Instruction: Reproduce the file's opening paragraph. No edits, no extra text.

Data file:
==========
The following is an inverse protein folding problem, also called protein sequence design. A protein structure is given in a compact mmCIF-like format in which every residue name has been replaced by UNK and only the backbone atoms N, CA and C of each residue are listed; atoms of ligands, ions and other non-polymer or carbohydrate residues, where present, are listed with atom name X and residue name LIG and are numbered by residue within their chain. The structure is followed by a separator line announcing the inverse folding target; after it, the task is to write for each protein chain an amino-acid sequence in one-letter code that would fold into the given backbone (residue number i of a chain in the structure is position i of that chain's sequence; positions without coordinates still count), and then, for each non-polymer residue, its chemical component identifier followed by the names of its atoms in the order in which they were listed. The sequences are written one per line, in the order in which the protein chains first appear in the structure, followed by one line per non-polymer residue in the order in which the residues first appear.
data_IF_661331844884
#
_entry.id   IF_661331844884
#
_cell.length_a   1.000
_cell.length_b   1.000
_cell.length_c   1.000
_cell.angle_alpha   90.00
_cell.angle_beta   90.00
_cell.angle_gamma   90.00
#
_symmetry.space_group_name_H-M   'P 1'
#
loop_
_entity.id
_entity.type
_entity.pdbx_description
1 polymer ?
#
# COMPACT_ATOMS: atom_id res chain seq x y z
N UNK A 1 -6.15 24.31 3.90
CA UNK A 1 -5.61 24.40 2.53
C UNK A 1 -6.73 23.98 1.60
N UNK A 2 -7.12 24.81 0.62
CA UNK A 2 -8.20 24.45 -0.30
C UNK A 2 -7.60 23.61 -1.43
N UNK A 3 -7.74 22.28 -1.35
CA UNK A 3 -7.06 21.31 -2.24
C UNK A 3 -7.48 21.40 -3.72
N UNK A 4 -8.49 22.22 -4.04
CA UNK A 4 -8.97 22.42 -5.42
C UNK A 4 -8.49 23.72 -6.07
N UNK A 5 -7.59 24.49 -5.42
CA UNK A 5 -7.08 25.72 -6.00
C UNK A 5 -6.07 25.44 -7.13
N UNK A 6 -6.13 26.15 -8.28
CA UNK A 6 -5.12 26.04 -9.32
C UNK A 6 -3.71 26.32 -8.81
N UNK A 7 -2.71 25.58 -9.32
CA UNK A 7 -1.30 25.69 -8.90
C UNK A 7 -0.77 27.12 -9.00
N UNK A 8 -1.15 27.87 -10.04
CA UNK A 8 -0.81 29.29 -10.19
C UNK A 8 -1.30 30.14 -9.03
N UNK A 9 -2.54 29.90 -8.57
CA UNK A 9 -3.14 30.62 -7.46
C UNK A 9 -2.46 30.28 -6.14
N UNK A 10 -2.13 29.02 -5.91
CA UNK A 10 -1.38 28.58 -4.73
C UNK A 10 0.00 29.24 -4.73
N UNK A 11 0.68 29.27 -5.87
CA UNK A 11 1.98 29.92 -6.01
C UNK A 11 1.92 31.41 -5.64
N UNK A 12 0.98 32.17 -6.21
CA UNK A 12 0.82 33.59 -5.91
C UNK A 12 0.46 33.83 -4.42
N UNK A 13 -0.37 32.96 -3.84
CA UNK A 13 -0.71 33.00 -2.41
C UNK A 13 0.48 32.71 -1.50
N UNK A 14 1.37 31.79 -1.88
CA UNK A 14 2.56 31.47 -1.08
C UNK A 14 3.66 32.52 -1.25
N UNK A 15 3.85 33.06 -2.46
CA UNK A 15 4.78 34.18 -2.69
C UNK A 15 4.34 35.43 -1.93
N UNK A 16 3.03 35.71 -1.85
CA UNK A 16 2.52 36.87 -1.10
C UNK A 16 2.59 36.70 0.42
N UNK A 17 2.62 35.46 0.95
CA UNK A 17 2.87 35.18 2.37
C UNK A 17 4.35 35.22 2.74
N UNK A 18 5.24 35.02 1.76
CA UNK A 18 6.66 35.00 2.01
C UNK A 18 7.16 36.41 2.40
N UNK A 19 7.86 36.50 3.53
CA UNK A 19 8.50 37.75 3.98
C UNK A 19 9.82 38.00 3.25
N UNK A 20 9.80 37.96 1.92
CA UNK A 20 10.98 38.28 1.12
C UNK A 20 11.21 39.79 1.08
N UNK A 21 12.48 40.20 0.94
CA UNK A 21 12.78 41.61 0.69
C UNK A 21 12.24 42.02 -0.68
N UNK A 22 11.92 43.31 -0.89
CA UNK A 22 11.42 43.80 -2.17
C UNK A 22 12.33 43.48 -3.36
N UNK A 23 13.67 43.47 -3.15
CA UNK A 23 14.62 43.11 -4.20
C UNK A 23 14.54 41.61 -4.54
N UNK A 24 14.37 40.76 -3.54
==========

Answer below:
The following is an inverse protein folding problem, also called protein sequence design. A protein structure is given in a compact mmCIF-like format in which every residue name has been replaced by UNK and only the backbone atoms N, CA and C of each residue are listed; atoms of ligands, ions and other non-polymer or carbohydrate residues, where present, are listed with atom name X and residue name LIG and are numbered by residue within their chain. The structure is followed by a separator line announcing the inverse folding target; after it, the task is to write for each protein chain an amino-acid sequence in one-letter code that would fold into the given backbone (residue number i of a chain in the structure is position i of that chain's sequence; positions without coordinates still count), and then, for each non-polymer residue, its chemical component identifier followed by the names of its atoms in the order in which they were listed. The sequences are written one per line, in the order in which the protein chains first appear in the structure, followed by one line per non-polymer residue in the order in which the residues first appear.